From Kandinsky To Botero Exhibition In Venice

The great masters of the 20th century were on display at Palazzo Zaguri in Venice.

Kandinsky Venice

The great masters of the 20th century were on display at Palazzo Zaguri in Venice

Elegant, breathtaking, inimitable, Venice is the gem of northeastern Italy, where architecture, canals and bridges show their cultural and artistic vitality. However, the most romantic city in the world is not only made of landmarks and tourist places.

Indeed, I had the chance to visit From Kandinsky to Botero, a unique art exhibition at Zaguri Palace. The exhibition complex hosted until September 1st a brand-new art concept through which the visitor was guided by a free audioguide with the voice of the Italian well-known and controvertial art critic Vittorio Sgarbi. I will summarize it all, for those who didn’t have the chance to see it.

Kandinsky’s masterpiece, Yellow-Red-Blue — painted in 1925, is the centerpiece of the exhibition in which many painting-like tapestries created by Italian artists — most of them coming from Ugo Scassa’s workshop — are exposed. Founded in 1960, it was one of the last surviving tapestry ateliers in Italy and, thanks to this exhibition, his dream to showcase his artwork in Venice has come true.

A loom to create tapestries. Credits: Palazzo Zaguri/artistidelnovecento.it

Four are the floors of this historic building hosting the exhibition, which included the works of a wide range of famous artists such as Kandinsky, Botero, De Chirico, Henri Matisse, Joan Miró, Andy Warhol and many other great names of contemporary art. In total, hundreds of tapestries belonging to a collection worth about fifty million euros have been on display.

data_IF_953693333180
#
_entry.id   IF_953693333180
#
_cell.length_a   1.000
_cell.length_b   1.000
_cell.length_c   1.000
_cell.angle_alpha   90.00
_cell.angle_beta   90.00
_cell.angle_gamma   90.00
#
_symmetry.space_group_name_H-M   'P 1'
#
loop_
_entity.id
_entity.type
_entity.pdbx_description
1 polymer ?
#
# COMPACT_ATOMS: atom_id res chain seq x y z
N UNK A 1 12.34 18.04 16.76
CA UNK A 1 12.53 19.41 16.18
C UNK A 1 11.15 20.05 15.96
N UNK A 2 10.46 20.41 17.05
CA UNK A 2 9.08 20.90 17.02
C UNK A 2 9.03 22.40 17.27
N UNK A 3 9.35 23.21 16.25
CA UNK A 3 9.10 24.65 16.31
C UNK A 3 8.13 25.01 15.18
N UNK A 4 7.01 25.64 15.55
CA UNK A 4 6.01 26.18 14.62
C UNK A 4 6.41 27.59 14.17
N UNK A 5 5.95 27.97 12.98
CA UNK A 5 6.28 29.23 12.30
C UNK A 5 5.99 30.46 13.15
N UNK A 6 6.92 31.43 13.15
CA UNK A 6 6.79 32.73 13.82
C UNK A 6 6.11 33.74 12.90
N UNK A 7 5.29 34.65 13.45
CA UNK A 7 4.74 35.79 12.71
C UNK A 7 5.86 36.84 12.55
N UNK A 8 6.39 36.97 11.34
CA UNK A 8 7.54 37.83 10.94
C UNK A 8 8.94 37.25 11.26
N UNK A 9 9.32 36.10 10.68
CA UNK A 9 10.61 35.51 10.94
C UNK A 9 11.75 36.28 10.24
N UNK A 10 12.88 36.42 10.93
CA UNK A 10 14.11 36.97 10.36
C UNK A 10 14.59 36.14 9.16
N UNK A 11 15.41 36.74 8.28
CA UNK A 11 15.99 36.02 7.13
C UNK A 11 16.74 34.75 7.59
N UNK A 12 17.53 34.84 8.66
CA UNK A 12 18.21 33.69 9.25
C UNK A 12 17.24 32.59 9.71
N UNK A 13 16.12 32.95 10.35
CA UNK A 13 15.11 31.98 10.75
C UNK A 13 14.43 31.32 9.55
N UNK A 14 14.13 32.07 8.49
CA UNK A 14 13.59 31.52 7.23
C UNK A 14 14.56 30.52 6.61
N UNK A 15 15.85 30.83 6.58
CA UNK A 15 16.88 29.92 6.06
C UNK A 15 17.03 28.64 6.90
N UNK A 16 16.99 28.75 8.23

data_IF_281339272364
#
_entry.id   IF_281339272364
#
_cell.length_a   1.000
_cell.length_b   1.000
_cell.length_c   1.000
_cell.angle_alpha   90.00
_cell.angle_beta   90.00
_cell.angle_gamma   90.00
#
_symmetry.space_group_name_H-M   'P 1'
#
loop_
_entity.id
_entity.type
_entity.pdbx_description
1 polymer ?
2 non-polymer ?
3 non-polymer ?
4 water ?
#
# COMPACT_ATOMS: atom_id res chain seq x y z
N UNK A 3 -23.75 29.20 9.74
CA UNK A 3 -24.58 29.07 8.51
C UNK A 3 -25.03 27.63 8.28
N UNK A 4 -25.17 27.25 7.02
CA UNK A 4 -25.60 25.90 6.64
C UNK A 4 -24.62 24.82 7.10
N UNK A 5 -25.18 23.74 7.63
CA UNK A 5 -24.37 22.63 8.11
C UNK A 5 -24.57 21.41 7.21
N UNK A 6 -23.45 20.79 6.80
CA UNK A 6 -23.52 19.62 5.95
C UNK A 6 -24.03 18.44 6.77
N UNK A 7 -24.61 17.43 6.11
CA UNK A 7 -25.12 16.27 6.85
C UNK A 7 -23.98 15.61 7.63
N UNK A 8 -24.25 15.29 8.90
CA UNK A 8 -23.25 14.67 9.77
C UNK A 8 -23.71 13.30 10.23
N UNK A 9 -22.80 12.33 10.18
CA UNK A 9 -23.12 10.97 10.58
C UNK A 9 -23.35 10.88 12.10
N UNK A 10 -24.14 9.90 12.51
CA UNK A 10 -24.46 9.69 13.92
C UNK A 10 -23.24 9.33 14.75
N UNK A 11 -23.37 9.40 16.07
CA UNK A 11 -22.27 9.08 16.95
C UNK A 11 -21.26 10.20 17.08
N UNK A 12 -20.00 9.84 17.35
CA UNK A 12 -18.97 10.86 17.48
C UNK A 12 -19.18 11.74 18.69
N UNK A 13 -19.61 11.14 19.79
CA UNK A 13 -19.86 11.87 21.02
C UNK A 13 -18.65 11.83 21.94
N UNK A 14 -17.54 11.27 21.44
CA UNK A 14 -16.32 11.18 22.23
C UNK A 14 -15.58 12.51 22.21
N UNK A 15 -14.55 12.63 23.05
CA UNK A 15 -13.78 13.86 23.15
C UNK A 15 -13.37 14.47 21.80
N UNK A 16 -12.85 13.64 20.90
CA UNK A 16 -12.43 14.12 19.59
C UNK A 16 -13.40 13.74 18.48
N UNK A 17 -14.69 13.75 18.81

Some of the tapestries inpired by well-known artists. Credits:Palazzo Zaguri/artistidelnovecento.it

 “Their exquisite warps and tasteful color palettes are still capable of mesmerizing and captivating the beholder, thread by thread, braid by braid”, visitors admitted.

Zaguri Palace contributed to make the visit even more memorable, creating the atmosphere and the contrasts between the modern artworks and the architecture of a space that was built by the Pasqualini family, renowned for being silk merchants, between the 14th and the 15th century.

Indeed, Venice, besides being one of the most important cities for trade with the East, also produced itself magnificent textiles: the first known was the so-called sciamito, a medieval fabric of particular structure suitable for lavish embroidery, employed for the production of dresses and décor.

The visit was not only paintings and artists, but also culture, architecture and history. Precisely when everyone else is focused on the famous Biennale, Venezia showed once again that it’s always capable to impress me in its every, more hidden aspect.

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